- One thing in the book puzzled me; I am not sure if others who have read it had the same question. On p. 108, he’s talking about how the most creative scientists also happen to be the most productive. The argument, building upon the work of Dean Keith Simonton, reads in relevant part: “… the sheer productivity of a person — the raw output of creative products — is correlated with the creative success of that person … it turns out that for any given creator, the most creative product tends to appear during the time of most productivity. Paradoxically, slowing down and focusing on one work makes a person less creative.” (pp. 108 – 9). In the graph on that same page, titled the Distribution of Scientific Productivity, I think it shows those scientists with the fewest articles to the far left of the graph (with the greatest number of scientists on this end of the graph) and the most articles (and fewest scientists accomplishing this feat) on the far right. (Separately, I wonder if it is a Pareto distribution?) In any event, the text seems to place Darwin at the “left in the figure” (emphasis mine), whereas I would have expected Darwin to be at the right of the figure. (p. 108) I might be misreading this section or misunderstanding the graph, or perhaps it’s just a typo. It’s not that important; I think I get the point of the argument.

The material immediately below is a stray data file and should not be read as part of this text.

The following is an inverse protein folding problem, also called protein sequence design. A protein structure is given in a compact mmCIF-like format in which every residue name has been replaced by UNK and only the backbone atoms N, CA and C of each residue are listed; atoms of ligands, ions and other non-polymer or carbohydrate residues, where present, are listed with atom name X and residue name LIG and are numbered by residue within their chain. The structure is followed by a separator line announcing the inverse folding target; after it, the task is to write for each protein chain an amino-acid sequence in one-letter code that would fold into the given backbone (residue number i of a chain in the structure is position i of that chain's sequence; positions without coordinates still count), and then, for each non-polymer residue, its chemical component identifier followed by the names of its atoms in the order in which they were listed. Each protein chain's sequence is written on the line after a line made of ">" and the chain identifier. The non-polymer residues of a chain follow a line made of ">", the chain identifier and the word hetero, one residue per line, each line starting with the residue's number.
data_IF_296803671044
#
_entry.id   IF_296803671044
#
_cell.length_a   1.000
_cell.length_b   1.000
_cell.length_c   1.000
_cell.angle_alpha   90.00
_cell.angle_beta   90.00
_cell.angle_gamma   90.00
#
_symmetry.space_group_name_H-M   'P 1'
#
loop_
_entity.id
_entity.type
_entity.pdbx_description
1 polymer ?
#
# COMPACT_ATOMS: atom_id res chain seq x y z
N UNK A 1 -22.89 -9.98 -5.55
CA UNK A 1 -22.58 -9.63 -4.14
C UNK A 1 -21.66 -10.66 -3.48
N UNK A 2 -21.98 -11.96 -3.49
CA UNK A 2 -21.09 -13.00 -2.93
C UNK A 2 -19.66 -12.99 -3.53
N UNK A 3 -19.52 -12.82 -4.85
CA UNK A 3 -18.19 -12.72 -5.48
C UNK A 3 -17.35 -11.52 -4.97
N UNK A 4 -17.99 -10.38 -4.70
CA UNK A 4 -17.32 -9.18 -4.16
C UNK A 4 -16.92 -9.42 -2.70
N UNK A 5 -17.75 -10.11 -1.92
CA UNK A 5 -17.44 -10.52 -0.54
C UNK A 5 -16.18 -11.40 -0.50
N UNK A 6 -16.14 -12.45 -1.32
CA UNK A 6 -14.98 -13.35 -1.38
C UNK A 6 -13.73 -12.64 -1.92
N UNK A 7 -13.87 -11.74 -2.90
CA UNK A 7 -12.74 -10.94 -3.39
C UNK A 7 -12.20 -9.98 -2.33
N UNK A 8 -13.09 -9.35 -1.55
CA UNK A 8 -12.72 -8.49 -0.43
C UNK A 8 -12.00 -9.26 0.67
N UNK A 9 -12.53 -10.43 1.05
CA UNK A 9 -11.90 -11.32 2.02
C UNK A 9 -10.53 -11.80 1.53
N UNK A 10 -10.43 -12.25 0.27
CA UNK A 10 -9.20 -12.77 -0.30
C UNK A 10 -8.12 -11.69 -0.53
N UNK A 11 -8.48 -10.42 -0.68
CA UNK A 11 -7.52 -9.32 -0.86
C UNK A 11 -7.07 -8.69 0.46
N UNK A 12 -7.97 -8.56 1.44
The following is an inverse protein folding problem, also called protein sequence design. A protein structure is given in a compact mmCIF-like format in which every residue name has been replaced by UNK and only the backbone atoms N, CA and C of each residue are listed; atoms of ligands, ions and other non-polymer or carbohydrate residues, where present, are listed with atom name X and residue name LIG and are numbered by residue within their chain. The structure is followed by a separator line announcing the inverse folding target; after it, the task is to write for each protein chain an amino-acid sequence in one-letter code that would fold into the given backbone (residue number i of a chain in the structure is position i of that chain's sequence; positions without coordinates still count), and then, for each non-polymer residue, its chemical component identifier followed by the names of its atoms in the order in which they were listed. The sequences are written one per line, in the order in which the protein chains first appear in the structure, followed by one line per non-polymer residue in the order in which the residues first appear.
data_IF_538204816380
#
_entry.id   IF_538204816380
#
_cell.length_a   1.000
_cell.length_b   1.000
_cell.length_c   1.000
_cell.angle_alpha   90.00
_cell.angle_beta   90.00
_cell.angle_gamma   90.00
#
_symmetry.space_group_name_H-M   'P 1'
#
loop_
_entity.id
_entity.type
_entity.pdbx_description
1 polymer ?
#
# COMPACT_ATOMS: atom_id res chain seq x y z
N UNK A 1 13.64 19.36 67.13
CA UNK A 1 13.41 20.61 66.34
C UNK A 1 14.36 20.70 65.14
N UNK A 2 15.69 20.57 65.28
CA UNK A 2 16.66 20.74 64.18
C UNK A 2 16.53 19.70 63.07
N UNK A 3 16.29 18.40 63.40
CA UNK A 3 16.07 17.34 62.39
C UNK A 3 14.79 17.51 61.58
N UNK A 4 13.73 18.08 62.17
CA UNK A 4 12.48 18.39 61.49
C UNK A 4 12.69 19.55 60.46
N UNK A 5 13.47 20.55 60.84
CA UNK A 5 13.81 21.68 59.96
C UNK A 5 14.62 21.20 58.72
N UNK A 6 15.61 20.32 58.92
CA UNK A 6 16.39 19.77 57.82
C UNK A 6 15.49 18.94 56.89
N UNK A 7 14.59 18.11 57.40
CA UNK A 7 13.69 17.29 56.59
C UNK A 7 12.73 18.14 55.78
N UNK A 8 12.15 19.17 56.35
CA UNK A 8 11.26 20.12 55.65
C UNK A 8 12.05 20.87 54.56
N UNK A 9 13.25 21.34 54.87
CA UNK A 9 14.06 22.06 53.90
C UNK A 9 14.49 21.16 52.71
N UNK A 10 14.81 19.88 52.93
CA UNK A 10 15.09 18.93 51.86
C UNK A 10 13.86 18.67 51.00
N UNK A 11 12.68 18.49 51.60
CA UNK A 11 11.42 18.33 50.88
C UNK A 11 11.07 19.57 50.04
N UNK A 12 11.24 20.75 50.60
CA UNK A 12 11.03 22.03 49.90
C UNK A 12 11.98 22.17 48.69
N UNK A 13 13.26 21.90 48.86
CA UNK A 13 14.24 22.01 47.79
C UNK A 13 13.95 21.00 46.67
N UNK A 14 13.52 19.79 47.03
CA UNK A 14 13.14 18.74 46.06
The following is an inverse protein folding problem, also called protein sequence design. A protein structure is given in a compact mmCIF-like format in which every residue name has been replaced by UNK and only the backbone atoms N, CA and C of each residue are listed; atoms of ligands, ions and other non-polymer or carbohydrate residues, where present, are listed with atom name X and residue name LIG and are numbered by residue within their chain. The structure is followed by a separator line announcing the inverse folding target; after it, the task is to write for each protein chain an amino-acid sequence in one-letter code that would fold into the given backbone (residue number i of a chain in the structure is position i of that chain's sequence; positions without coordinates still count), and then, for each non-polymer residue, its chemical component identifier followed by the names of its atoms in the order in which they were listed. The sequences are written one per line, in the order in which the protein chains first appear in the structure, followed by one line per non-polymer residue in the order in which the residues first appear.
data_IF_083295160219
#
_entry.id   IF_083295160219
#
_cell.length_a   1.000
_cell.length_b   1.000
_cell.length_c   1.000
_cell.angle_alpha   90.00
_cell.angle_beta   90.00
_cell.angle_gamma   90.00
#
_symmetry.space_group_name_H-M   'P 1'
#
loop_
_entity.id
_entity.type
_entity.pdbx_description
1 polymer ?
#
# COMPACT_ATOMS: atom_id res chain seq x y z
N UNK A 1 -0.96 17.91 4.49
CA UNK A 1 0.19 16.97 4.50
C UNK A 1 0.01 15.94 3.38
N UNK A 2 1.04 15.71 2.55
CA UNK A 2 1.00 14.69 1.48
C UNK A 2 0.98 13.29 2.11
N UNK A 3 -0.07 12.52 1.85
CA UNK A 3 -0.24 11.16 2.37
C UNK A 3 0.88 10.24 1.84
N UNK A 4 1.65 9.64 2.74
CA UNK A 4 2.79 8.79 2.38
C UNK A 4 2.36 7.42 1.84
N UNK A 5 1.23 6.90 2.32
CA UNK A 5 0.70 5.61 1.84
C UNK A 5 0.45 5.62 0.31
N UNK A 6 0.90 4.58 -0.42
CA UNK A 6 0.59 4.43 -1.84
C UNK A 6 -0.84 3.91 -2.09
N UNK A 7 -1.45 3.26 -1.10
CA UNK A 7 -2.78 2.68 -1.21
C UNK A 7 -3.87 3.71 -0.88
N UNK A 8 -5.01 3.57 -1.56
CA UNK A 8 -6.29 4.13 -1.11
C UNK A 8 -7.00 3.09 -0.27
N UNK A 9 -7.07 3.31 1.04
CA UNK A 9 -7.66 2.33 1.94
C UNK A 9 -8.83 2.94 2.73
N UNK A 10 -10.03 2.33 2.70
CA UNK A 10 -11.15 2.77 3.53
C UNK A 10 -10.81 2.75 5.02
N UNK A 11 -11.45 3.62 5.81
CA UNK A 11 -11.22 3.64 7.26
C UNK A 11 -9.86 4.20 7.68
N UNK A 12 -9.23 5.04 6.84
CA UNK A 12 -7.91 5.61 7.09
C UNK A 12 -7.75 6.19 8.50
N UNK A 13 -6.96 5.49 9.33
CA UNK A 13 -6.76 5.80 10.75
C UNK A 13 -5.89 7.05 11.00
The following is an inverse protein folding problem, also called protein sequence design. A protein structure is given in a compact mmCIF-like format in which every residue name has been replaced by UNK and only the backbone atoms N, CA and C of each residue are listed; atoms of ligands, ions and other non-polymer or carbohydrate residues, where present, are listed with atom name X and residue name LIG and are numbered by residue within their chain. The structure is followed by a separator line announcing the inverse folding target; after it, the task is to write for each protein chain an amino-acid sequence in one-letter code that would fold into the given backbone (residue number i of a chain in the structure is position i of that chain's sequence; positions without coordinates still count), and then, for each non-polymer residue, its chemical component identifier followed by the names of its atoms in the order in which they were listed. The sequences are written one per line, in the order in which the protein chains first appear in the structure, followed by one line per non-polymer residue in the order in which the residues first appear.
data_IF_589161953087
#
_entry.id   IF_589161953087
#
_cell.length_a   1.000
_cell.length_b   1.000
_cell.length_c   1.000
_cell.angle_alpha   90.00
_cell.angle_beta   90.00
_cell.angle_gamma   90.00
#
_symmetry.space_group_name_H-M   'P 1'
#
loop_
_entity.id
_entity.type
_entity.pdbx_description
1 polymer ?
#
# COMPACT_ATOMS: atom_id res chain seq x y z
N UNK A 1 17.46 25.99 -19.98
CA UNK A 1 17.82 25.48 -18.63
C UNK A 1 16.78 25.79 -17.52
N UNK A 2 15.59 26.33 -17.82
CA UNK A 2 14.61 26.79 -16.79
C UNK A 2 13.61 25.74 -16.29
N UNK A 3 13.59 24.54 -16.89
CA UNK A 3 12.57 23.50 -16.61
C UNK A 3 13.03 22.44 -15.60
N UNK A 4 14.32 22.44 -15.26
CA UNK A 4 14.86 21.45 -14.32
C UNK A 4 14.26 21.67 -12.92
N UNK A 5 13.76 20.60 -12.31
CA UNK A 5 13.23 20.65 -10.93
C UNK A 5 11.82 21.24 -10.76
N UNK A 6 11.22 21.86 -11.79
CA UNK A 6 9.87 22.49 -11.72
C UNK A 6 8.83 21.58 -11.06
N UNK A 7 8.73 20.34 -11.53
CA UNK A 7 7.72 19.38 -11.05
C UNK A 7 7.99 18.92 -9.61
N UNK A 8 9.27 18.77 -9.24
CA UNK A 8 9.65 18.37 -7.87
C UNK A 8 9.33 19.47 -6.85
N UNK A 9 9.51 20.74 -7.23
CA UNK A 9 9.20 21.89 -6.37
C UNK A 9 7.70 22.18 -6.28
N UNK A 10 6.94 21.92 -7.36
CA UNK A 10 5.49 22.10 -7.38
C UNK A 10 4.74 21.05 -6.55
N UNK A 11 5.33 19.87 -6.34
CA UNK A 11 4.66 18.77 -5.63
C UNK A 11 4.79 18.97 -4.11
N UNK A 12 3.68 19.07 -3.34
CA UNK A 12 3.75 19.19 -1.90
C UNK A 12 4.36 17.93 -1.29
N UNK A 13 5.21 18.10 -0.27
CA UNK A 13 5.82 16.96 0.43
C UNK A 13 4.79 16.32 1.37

Separately, on recommendation engines: As an aside, I logged into Amazon.com to link to Sawyer’s book there. I noticed that my first recommended book in Amazon is William Gibson’s Spook Country. The Amazon recommendation engine is clearly getting good: that’s the most recent book I bought, at Logan Airport before I left (sorry, Amazon; nice try, though!).